Orthopaedic Surgery

Orthopaedic surgeons diagnose, treat and manage patients with disorders and conditions which affect the musculoskeletal system, including bones, joints, muscles, ligaments. Orthopaedic surgeons use both surgical and non-operative means to treat musculoskeletal trauma, spine diseases, sports injuries, degenerative diseases, infections, tumours, and congenital disorders.

Clinical Practice

Orthopaedic surgeons work within both public and private facilities, providing emergency and elective surgical services and outpatient care. Orthopaedic Surgeons often also provide outreach surgical services to regional, rural and remote patients. Procedures commonly performed by orthopaedic surgeons include total hip replacement, fracture repair, spinal fusion, shoulder arthroplasty and carpal tunnel release.

Orthopaedic Surgery – Information

Number of specialists - QLD (2021)

Number of new fellows - QLD

Number of specialists - AUS (2021)

Number of new fellows - AUS

Average weekly hours

Average Age

% Aged 60+

44% of 2022 workforce intend to retire by 2032

Proportion Female/Male - QLD


Location - QLD

Major cities

Public/Private QLD


Number of trainees - QLD

Number of new trainees - QLD

Number of trainees - AUS

Number of new trainees - AUS

Proportion Female/Male trainees - QLD


2023 QLD Training Program Selections (First Year)

Eligible Applications Received
Applicants Selected

The data on this page compares the number of applicants that were selected to commence their first year of training in Queensland in 2023 to the total number of eligible applications*

The data was sourced from the relevant medical specialist college, or from selection committees coordinated by a Queensland Health pathway/network, or an individual facility.


This data reflects a point in time figure for the selection of applicants commencing the first year of an accredited training program in the 2023 clinical year.

* eligible applications are determined by selection committees according to the eligibility criteria and required documentation prescribed by the relevant medical specialist college.

The data on this page compares the number of applicants that were selected to commence their first year of training in Queensland in 2023 to the total number of eligible applications.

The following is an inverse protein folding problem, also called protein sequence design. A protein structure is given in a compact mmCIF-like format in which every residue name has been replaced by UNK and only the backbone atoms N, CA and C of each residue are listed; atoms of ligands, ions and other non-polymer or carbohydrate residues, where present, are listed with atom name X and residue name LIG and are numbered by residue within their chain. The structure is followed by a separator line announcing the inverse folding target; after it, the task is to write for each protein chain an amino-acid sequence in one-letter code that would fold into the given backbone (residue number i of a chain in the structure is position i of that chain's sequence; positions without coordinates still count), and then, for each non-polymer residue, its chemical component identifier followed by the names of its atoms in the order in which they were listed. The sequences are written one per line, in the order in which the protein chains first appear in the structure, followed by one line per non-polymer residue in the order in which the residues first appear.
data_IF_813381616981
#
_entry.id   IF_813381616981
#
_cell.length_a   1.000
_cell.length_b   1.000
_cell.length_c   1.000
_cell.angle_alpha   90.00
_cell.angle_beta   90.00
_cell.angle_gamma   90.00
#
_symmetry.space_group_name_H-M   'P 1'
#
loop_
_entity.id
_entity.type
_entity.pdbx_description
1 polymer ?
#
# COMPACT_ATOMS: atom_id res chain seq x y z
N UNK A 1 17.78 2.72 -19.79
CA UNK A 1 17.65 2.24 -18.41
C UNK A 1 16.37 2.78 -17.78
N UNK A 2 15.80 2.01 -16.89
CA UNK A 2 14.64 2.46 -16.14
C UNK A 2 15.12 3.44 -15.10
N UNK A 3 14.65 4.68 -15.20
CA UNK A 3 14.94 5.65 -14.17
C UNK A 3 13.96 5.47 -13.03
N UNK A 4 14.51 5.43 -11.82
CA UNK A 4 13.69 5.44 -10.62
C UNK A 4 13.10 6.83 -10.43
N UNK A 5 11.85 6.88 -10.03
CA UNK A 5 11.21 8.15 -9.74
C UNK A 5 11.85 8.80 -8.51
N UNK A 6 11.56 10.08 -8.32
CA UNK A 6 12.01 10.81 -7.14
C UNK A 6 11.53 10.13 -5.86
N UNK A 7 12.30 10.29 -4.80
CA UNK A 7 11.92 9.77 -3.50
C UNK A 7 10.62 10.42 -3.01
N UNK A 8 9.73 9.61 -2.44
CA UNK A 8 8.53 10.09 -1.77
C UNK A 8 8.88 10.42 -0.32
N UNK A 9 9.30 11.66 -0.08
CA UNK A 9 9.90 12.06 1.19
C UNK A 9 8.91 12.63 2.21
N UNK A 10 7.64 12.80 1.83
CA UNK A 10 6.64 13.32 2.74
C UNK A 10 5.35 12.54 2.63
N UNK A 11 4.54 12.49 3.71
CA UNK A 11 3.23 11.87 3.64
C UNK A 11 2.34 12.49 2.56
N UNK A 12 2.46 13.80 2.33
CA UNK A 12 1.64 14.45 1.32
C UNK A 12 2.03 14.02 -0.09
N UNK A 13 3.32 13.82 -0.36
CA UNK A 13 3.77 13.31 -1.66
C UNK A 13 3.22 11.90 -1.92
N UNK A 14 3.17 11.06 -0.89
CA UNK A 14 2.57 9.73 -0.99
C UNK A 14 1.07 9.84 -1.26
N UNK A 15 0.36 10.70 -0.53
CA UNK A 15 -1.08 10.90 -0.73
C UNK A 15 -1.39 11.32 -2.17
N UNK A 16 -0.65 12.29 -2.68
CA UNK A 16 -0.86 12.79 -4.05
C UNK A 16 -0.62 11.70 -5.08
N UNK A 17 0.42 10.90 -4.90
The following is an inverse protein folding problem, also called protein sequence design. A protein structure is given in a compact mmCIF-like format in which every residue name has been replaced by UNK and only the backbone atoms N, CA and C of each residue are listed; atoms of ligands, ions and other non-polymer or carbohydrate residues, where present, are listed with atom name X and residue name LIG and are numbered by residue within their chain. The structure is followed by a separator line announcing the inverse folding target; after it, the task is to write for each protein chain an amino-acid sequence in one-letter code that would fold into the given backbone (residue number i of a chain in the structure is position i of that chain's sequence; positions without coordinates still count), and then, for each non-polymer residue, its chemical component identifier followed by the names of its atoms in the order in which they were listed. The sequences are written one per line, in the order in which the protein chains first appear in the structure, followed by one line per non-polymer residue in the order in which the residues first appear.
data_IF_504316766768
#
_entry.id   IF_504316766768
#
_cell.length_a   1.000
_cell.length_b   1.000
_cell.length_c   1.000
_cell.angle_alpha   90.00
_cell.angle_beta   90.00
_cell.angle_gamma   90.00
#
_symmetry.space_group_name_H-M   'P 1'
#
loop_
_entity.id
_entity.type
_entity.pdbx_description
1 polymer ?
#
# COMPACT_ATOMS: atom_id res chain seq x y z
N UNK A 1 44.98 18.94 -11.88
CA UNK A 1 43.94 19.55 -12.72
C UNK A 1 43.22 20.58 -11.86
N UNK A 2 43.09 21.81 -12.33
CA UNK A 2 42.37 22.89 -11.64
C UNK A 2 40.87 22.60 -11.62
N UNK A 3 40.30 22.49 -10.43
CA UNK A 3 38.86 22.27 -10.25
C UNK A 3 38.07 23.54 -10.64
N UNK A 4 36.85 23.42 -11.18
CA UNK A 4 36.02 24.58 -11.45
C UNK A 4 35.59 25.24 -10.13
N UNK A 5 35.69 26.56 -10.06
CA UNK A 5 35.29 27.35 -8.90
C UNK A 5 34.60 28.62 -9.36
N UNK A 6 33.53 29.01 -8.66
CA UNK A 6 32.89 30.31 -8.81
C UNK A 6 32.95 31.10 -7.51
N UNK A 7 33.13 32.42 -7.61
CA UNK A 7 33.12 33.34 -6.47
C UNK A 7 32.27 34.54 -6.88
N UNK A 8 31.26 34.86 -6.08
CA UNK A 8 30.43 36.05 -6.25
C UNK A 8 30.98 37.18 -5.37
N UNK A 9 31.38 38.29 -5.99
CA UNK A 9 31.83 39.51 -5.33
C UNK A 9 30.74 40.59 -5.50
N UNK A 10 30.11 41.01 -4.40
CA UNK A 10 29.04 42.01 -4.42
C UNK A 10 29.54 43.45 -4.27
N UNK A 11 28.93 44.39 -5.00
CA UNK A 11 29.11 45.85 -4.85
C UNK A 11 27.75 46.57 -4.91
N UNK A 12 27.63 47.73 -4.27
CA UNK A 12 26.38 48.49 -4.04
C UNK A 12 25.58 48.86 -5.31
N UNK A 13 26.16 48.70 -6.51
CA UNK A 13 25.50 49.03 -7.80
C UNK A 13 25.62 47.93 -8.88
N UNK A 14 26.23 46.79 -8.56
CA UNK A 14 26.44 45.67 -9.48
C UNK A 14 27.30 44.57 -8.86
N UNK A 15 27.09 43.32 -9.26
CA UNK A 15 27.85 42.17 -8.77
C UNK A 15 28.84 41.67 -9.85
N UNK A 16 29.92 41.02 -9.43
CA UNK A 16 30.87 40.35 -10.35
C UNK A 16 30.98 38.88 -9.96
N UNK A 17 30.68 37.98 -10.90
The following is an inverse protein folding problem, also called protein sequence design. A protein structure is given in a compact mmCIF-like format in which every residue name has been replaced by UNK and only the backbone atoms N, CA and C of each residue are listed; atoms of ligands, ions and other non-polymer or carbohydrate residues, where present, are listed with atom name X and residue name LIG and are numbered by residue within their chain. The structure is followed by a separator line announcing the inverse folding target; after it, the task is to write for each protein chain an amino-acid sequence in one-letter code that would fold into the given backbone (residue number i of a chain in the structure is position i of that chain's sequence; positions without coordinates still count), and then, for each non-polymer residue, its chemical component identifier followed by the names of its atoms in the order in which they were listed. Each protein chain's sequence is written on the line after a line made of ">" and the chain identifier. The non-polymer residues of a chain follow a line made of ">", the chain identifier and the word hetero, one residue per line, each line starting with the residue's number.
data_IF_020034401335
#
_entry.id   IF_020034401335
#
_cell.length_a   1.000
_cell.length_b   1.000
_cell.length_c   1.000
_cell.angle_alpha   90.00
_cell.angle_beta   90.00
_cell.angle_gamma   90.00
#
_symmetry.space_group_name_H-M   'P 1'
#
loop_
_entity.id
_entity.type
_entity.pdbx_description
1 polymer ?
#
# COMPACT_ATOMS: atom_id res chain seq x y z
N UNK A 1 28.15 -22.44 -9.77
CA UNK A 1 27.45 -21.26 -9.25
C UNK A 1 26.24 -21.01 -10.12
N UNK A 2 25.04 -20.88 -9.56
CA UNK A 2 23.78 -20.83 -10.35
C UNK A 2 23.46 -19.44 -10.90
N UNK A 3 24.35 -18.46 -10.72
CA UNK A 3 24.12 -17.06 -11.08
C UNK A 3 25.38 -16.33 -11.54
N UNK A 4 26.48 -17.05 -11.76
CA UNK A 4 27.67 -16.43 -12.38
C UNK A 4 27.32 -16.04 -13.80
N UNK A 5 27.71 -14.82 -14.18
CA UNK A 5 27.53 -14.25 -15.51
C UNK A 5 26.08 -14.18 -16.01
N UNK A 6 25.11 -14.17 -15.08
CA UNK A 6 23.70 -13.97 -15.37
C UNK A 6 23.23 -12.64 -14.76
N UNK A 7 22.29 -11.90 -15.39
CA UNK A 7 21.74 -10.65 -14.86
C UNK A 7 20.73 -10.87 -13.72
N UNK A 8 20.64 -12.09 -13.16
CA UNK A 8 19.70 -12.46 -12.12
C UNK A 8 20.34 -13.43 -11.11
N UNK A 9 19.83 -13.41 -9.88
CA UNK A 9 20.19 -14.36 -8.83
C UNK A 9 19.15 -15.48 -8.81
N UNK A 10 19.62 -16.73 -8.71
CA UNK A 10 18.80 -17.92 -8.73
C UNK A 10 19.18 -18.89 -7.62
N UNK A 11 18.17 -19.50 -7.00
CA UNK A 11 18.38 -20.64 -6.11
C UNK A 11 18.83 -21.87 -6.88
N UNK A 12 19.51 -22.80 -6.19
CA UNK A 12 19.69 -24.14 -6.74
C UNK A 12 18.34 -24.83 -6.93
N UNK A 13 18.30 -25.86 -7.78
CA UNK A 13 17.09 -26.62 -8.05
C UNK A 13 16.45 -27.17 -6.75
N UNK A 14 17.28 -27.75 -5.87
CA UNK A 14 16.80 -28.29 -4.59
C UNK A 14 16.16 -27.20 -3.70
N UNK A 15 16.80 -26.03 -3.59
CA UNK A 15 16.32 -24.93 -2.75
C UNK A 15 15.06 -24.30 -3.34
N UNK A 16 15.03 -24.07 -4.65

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Length of Training

Approximately 5 years full-time (competency based rather than time based program)

Method of Allocation

College-selected trainees may be allocated to a training post by:

  • College
  • Queensland Health pathway/network (centrally coordinated)
  • Queensland Health facility (accredited for training)

Training and assessment summary

For detailed information in relation to training and assessment requirements, please contact RACS.

Training program overview

Orthopaedic surgery trainees are selected directly into the sub-specialty and progress through the SET (Surgical Education and Training) program, an integrated program designed to provide clinical and operative experience to enable trainees to use surgical, medical, physical and rehabilitative methods in the care of the musculoskeletal system. The main components of SET training are placements in hospital posts, short courses (skills and specialty-specific), research and assessments. Upon completing all requirements of the training program, trainees may apply for admission to Fellowship of Royal Australasian College of Surgeons (FRACS).


Applicants must have permanent residency or citizenship of Australia and New Zealand at the time of registration and hold general (unconditional) medical registration in Australia or general scope or restricted general scope registration in the relevant specialty in New Zealand. Applicants are also required to have successfully completed the RACS Hand Hygiene Learning Module and RACS Operating with Respect eModule, and have passed the RACS Generic Surgical Sciences Examination (GSSE) at time of registration or by close of SET applications. In addition, applicants must fulfil the Australian Orthopaedic Association speciality specific eligibility criteria by the date applications open, including having completed a minimum of 26 working weeks of orthopaedic surgical experience in the 2 years immediately prior to application, and successfully completed a state-licenced Radiation Safety Course. Further details are available from RACS.


Part-time training is offered and each request for part-time training is considered on a case-by-case basis, depending on the reason for the request and the part-time load that is requested to be worked.

Interrupted training

Interruptions are permitted for a variety of reasons and can be taken for 6 months, 12 months or in some cases longer. Interruption to training requests are considered on a case-by-case basis.

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Regional Training Pathways